This is not a hoax. There is a published research paper by scientists and medical professionals. They have explained in detail how a simple and relatively cheap way to fabricate a device that can be used to hack into an Implantable Cardiac Defibrillators (ICDs), also commonly known as as pacemakers.
During their research, they been successfully hacked their way into 10 pacemakers with successful results.
The things they were able to do to the said pacemakers are as follows:
1.) They were able to drain the device’s battery
2.) Steal information stored or sent from the pacemaker
3.) Send commands to the ICD, which can be fatal to the user.
To be able to do this, researchers created a test rig out of inexpensive commercial off-the-shelf equipment. The rig included a Universal Serial Radio Peripheral (USRP), a data acquisition system (DAQ), and a few antennas.
Their approach was pretty simple. It was a basic “black box testing” approach in the beginning. They even managed to hack the pacemaker without reverse engineering its protocol. The rest of the devices protected their data and communications using a simple XOR algorithm.
We are all inclined to think that hacking would be the hard part, but to their surprise, waking up the pacemaker to the signal they are sending was the deal breaker.
Pretty much, if they can wake up and activate the pacemaker, it would enable them to send through a command that would be received by the ICD.
This would mean that they need to be in close contact with the patient. Meaning to say, the hacking device needs to be inches away from the pacemaker inside the patient to wake up and activate the ICD.
If the attacker couldn’t afford this step to have it activated, he could just wait for the patient or a doctor to wake the device on their own.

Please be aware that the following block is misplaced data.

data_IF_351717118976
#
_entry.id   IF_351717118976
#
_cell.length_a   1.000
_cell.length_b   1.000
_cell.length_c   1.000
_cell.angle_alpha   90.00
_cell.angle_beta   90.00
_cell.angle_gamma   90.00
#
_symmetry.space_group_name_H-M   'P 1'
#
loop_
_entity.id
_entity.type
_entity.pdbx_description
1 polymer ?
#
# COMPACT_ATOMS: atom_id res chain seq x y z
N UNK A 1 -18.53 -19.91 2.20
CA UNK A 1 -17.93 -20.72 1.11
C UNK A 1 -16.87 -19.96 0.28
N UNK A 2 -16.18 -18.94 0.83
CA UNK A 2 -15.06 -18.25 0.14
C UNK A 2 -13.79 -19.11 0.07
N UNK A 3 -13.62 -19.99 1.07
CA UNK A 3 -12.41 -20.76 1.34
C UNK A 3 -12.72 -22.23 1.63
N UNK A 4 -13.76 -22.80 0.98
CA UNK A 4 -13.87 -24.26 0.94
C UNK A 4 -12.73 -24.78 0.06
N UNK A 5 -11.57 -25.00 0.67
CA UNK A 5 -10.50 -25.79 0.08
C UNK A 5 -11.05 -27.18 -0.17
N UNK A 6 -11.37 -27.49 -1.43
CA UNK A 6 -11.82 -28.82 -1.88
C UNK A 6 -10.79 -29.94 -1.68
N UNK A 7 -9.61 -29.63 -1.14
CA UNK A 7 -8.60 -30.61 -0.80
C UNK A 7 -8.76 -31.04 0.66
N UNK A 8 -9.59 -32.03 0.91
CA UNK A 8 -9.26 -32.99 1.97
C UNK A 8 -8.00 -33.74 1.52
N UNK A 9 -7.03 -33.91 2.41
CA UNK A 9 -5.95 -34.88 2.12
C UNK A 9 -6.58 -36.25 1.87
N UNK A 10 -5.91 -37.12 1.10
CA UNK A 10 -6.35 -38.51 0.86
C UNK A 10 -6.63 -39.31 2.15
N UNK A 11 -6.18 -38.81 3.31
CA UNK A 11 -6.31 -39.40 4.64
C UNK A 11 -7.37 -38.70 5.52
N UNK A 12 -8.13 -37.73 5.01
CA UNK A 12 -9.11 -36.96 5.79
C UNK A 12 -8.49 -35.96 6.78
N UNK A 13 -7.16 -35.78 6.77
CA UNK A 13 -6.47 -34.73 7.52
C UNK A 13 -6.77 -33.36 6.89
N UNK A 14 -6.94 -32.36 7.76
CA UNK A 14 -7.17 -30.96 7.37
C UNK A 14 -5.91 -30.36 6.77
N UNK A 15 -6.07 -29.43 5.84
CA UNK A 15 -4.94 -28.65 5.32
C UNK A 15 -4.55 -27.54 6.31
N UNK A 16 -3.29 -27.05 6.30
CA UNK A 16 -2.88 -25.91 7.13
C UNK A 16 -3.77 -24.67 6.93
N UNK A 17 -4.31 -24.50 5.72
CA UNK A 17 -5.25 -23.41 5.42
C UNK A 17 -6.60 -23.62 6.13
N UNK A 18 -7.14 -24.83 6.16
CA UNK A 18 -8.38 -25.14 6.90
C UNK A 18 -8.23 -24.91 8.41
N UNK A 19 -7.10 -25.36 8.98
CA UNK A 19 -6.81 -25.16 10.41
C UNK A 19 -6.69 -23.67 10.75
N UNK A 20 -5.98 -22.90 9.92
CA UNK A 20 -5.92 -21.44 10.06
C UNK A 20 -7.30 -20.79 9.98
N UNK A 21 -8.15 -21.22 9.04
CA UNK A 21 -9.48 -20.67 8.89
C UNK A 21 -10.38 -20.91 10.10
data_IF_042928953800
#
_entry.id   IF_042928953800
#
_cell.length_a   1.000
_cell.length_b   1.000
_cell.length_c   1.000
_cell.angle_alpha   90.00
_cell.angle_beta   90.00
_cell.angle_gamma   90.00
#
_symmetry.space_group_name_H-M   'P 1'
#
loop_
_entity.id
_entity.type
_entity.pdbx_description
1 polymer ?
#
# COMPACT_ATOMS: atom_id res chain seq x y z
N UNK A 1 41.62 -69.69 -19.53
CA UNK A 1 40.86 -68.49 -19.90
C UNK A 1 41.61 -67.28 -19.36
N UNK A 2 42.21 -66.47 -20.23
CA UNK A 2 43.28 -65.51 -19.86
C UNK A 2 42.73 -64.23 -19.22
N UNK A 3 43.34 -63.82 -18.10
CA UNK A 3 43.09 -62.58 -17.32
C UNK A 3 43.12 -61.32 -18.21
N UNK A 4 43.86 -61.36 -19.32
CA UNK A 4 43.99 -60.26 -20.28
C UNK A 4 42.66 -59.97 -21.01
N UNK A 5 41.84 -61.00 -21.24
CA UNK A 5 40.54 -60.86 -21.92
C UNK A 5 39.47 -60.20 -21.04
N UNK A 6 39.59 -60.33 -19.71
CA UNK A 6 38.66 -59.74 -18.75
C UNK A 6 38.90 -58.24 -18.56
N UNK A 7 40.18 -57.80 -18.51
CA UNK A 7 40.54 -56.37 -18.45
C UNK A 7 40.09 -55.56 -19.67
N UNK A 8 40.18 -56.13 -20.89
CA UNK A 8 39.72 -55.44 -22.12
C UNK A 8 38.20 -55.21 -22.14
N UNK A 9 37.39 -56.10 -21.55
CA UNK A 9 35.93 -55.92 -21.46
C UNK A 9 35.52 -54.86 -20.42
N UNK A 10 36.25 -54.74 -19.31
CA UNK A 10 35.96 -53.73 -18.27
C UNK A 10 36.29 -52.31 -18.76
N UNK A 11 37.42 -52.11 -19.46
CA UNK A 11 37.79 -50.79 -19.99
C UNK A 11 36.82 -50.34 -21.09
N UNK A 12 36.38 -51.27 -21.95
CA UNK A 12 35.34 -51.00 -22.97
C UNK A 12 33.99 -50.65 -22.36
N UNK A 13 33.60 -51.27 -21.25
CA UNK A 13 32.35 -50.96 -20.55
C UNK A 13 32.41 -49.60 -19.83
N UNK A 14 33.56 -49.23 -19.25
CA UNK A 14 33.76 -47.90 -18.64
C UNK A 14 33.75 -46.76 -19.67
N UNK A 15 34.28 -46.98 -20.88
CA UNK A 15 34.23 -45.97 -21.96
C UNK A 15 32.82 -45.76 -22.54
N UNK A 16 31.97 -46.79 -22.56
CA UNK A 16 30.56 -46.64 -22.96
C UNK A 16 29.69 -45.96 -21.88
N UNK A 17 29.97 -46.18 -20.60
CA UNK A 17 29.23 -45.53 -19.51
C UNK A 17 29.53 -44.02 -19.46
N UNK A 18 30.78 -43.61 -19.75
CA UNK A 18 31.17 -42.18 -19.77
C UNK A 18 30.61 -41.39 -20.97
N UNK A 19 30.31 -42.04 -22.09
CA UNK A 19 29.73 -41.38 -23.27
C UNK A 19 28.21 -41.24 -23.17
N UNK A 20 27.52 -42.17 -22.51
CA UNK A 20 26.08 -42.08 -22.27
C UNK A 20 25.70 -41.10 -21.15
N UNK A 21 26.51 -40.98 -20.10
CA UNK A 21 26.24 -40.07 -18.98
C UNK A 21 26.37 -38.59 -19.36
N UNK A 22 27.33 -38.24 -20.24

Once the pacemaker is out of sleep mode, the attack rig can be used to send periodic pings to the ICD and keep it in a constant “on” state. Slowly but surely, continuous pings can also drain the ICD’s battery.
With their rig, the attack distance was two to five meters, but researchers said that attackers could use more powerful antennas to expand the rig’s reach.
Attacks can have lethal consequences
Technically, ICDs are more advanced than pacemakers, despite being referred to as pacemakers by some users. Just like a pacemaker, ICDs can send small electrical signals to a patient’s heart and regulate its activity. Additionally, ICDs are also capable of sending strong electrical signals, like a defibrillator, in the case of an emergency.
According to the researchers, the rig they have developed can be deadly depending on the set of commands that that has been sent to the ICD’s.
Researchers said they’d notified ICD vendors about the flaws they’ve found. The research paper, titled “On the (in)security of the Latest Generation Implantable Cardiac Defibrillators and How to Secure Them” is available online.
All “smart” medical devices are easy to hack
At the 32nd Chaos Communication Congress (32C3) held in Hamburg, Germany at the end of 2015, Marie Moe, a former member of Norway’s Computer Emergency Response Team, warned about the dangers of hackable pacemakers. Moe, herself, was using one such device.
A 2015 study by Independent Security Evaluators (ISE) has also shown the low level of skills an attacker needs to hack modern “smart” hospitals nowadays.
In October, Rapid7 security researcher Jay Radcliffe said he discovered that OneTouch Ping insulin pumps made by Animas, a Johnson & Johnson subsidiary, could be hacked and used to set off hypoglycemic reactions.